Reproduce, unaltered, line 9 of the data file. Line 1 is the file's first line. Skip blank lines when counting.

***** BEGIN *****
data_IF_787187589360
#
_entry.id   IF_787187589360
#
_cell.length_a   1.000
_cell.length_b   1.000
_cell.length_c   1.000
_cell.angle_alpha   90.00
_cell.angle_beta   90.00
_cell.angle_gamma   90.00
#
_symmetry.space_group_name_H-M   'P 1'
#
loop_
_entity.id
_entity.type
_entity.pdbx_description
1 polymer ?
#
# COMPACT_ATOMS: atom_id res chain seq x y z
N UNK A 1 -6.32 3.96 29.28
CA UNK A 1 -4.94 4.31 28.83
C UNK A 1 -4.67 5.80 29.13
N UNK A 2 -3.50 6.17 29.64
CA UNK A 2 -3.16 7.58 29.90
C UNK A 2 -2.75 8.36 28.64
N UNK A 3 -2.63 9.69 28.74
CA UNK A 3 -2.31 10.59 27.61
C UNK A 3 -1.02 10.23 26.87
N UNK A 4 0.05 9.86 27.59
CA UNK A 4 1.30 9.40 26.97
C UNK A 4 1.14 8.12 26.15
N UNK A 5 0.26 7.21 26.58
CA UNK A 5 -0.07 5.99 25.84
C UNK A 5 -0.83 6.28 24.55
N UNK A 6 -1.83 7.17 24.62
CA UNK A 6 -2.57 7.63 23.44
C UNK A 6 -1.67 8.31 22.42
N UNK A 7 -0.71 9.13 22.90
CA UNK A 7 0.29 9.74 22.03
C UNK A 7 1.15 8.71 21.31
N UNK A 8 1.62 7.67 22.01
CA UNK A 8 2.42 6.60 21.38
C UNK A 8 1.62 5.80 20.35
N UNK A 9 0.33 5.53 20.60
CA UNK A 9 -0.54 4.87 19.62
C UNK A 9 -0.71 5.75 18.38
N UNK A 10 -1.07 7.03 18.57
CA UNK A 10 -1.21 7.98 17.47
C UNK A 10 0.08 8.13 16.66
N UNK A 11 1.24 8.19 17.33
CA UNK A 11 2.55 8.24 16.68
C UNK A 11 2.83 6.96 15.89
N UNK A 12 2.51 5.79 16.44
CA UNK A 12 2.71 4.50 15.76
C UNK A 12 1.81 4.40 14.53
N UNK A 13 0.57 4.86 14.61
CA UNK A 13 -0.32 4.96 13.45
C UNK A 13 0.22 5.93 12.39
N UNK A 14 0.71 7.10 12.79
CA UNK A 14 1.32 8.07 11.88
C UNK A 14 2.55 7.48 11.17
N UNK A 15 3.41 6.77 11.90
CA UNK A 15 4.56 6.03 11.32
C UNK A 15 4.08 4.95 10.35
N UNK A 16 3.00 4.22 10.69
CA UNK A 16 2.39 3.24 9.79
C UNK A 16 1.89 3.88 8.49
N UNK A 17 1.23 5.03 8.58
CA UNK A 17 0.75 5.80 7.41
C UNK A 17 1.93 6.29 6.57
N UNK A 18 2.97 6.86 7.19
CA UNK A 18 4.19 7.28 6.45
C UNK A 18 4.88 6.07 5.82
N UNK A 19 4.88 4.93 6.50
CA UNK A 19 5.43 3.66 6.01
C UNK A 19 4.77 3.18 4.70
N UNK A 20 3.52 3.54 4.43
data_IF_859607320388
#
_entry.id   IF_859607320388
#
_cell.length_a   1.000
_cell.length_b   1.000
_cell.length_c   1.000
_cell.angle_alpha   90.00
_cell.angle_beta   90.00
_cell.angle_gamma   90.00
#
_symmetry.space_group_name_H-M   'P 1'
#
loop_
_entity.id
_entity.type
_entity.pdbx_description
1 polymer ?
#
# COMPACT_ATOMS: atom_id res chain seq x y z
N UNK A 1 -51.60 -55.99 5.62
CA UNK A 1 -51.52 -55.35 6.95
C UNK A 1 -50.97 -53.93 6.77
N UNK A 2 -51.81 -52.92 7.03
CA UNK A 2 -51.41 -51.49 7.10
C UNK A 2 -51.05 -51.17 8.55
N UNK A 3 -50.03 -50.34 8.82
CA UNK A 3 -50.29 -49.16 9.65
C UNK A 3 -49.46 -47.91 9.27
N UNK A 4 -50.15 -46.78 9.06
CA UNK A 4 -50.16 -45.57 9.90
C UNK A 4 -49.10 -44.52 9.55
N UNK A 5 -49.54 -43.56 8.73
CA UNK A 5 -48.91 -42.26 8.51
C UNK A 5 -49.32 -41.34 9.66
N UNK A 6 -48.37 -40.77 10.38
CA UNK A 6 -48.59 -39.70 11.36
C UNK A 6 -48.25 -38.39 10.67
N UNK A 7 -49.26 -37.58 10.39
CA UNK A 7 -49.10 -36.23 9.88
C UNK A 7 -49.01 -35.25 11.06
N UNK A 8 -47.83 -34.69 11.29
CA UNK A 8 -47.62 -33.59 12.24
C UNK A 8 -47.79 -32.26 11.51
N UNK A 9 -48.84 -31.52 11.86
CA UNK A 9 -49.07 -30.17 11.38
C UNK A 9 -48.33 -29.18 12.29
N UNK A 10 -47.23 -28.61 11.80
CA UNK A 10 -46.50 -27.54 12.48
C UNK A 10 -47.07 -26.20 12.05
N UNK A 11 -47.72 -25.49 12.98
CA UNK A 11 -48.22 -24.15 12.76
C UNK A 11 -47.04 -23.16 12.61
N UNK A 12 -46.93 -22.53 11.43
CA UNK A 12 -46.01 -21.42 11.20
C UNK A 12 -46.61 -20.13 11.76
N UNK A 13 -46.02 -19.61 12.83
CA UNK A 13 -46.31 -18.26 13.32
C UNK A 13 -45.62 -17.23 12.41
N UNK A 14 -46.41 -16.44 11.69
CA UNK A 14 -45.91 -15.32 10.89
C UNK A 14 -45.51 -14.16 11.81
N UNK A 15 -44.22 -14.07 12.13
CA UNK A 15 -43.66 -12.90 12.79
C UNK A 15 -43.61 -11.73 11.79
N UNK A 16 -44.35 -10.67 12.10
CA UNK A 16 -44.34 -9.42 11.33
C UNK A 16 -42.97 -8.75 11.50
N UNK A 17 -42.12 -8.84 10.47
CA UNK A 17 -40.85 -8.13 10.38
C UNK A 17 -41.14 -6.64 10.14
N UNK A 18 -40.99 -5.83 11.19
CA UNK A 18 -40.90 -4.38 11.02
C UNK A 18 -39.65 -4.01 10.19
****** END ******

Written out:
_cell.angle_beta   90.00